“There is a spirit in these young people that is different than anything I’ve ever experienced,” says Tom Field, director of the eight-year-old Engler Agribusiness Entrepreneurship Program at the University of Nebraska-Lincoln. Of the 120 or more of its alumni, “90% of them say their goal is to return – or they choose to live in – a small or rural community. These are students who have had international experiences, had internships on both coasts, but they choose to live and work and play in places where they have a deep affinity with the culture, the people, and the landscape.”
It’s not just would-be farmers who are returning. Taylor Walker was a year or so away from getting his teaching degree at Mid-Plains Community College in North Platte, Nebraska, when his father called wondering if he wanted to start a restaurant back home.
That would be Gothenburg, Nebraska, a city of 3,448 with no stoplights and a big grain elevator just before the railroad tracks. His father, who had run a succession of restaurants in town, had retired and sold his steakhouse in 2016. “Gothenburg got in a panic when it was gone,” says Mr. Walker. “[My father] thought it might be a good idea” to start a new one.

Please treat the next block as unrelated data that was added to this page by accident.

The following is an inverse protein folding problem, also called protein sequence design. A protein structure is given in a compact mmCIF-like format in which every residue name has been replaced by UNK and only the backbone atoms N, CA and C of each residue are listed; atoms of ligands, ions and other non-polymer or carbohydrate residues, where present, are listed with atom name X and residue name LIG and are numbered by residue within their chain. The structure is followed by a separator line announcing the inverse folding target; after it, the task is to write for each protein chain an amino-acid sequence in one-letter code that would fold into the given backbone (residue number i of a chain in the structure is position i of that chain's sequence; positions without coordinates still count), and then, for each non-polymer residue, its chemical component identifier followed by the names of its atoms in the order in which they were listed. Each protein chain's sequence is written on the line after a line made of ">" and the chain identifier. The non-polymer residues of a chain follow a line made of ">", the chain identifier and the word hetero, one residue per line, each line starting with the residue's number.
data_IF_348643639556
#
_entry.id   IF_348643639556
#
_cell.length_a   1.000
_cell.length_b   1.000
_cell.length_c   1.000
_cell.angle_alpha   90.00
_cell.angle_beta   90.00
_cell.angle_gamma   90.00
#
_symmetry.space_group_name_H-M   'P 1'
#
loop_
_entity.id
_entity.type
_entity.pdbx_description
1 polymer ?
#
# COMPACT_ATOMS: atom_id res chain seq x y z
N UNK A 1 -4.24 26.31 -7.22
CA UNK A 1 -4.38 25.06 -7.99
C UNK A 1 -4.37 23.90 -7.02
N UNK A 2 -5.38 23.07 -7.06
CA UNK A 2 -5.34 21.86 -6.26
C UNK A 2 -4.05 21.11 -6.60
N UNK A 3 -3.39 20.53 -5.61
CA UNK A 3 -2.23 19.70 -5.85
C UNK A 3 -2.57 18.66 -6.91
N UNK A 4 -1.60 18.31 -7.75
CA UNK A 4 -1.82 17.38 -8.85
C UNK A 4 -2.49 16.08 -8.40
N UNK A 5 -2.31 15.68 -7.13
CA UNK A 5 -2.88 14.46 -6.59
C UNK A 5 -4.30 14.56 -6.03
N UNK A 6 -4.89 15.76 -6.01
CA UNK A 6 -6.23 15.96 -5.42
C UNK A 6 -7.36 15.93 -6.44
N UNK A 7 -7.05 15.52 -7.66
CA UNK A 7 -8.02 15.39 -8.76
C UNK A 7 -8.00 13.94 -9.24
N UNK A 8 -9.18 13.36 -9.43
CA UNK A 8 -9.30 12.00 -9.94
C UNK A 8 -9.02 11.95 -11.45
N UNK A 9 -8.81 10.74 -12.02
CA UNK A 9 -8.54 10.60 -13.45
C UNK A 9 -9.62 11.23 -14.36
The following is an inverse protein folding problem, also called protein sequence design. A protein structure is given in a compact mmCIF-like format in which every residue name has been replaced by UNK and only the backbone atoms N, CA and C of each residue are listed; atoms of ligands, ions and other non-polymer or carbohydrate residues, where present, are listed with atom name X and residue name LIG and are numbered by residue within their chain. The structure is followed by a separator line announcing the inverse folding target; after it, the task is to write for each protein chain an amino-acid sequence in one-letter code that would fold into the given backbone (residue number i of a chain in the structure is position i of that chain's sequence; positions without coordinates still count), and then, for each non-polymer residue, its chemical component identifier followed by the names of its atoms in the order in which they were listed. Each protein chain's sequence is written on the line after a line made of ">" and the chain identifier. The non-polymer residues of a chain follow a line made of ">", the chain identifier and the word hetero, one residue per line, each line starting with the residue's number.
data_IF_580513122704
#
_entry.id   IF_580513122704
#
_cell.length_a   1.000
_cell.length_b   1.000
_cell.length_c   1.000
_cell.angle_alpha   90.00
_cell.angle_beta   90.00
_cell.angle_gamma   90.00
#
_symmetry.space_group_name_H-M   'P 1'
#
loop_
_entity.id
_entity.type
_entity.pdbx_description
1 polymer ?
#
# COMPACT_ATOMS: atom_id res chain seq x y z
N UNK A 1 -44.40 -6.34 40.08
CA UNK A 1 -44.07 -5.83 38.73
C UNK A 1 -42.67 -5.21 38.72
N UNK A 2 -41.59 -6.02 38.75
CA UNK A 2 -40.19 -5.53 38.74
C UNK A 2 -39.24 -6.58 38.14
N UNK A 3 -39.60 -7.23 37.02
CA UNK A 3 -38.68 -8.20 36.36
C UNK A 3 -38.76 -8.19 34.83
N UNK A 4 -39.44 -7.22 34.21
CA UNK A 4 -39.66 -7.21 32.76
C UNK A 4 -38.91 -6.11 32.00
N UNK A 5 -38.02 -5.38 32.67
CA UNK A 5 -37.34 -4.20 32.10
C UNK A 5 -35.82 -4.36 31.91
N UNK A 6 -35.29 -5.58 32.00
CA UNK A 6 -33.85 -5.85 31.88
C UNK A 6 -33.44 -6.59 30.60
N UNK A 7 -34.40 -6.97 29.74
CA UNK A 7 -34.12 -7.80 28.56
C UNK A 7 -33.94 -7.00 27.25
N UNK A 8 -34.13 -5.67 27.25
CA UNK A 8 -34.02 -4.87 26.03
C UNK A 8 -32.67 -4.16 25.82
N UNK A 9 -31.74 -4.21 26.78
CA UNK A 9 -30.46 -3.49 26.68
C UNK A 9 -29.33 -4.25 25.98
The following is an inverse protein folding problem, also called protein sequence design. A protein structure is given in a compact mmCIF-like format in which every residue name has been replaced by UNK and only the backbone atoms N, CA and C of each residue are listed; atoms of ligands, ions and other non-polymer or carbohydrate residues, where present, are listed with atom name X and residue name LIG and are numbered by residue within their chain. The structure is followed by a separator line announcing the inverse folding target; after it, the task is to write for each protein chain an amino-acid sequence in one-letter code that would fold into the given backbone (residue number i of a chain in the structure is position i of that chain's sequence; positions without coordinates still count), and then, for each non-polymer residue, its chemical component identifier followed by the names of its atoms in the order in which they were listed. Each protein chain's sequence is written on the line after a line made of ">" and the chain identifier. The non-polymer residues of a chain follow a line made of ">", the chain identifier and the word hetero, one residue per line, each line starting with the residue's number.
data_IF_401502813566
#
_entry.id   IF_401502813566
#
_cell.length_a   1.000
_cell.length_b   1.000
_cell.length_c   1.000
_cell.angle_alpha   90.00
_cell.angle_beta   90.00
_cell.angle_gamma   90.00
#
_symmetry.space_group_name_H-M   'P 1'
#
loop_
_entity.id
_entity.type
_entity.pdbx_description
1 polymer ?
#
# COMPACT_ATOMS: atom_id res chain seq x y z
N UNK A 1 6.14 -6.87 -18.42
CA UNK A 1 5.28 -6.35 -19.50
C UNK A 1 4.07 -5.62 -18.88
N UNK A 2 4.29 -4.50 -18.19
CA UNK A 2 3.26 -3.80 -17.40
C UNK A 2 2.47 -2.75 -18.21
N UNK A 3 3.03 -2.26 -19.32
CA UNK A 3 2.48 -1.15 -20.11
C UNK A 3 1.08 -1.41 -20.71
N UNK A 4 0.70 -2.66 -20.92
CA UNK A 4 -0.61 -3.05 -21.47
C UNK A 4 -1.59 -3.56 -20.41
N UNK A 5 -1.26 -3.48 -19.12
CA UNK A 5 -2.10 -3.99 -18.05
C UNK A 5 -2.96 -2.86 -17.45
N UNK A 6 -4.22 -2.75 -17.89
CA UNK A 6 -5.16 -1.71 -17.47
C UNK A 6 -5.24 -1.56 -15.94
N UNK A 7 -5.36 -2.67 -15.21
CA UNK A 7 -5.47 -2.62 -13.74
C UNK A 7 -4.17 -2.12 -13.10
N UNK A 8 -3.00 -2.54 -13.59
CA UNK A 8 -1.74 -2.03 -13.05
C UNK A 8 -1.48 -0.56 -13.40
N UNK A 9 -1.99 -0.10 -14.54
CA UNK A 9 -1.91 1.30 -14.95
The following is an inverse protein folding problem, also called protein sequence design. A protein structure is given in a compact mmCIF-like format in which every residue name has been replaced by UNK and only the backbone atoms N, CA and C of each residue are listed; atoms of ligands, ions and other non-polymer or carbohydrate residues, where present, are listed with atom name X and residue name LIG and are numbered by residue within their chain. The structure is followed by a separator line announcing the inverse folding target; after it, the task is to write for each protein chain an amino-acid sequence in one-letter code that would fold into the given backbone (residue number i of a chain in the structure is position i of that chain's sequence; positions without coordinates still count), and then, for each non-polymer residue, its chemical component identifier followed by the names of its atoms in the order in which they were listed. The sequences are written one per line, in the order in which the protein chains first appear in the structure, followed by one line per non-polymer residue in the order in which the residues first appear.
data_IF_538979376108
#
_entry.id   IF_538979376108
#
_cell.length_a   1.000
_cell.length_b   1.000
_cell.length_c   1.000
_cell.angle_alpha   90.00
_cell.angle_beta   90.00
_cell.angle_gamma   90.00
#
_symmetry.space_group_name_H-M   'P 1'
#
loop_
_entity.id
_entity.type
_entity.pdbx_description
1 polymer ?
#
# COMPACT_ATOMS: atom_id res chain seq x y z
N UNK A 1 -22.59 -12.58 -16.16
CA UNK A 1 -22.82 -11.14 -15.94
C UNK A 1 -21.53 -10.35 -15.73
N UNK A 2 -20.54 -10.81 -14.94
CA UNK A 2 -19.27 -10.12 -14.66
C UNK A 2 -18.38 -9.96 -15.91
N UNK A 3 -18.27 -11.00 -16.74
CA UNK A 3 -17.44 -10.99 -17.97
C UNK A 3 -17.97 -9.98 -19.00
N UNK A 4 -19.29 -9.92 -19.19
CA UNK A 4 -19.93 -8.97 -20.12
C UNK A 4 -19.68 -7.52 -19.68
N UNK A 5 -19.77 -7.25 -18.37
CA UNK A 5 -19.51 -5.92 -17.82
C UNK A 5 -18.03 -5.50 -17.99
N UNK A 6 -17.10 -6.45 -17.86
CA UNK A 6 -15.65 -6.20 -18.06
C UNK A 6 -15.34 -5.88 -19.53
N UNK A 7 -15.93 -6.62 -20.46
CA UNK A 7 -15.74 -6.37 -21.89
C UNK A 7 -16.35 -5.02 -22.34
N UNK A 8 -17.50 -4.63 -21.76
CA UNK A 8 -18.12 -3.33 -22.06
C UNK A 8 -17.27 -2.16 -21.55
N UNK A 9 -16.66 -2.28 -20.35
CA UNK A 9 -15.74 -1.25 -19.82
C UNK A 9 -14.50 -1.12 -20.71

So Mr. Walker skipped the degree and last September opened T. Walker’s on Main Street. It’s much smaller than his dad’s steakhouse but more centrally located, just between Yancy Insurance Agency and Ribbons & Roses, a floral shop. Employees of the two banks across the street come over to enjoy a menu that runs from sirloin steak to grilled trout. “They’ve got the best hot beef sandwich,” says resident Verlin Janssen.
Why move back to a rural community, anyway? “I’m not a real fan of the big cities,” says Mr. Walker. And “I had seen how the community of Gothenburg treated my dad with his businesses. If they continue that for me, then I owe it to them to be here.”
When the Brugger twins first started thinking about a return to the rural Plains, their initial idea was to do something in business development. Then they met with Dr. Field of the Engler program at the University of Nebraska-Lincoln. He urged them to be role models, instead.
“He was the first one to say, ... ‘The best thing you can do for your community is find what you love to do. Start a business around it and hire people to come back ... and show other young people that you can do what you love in a rural community,’” Matt recalls. “We completely changed our perspective.”
Now, the recent college graduates run their own company, Upstream Farms. They have 50 cows. They market the beef directly, mostly to the training table program at the University of Nebraska-Lincoln, which serves high-quality foods to student athletes. They raise hops for nearby craft breweries, and because the university takes only the best cuts of beef, the twins sell the rest of their meat as hamburger to the boutique beer firms.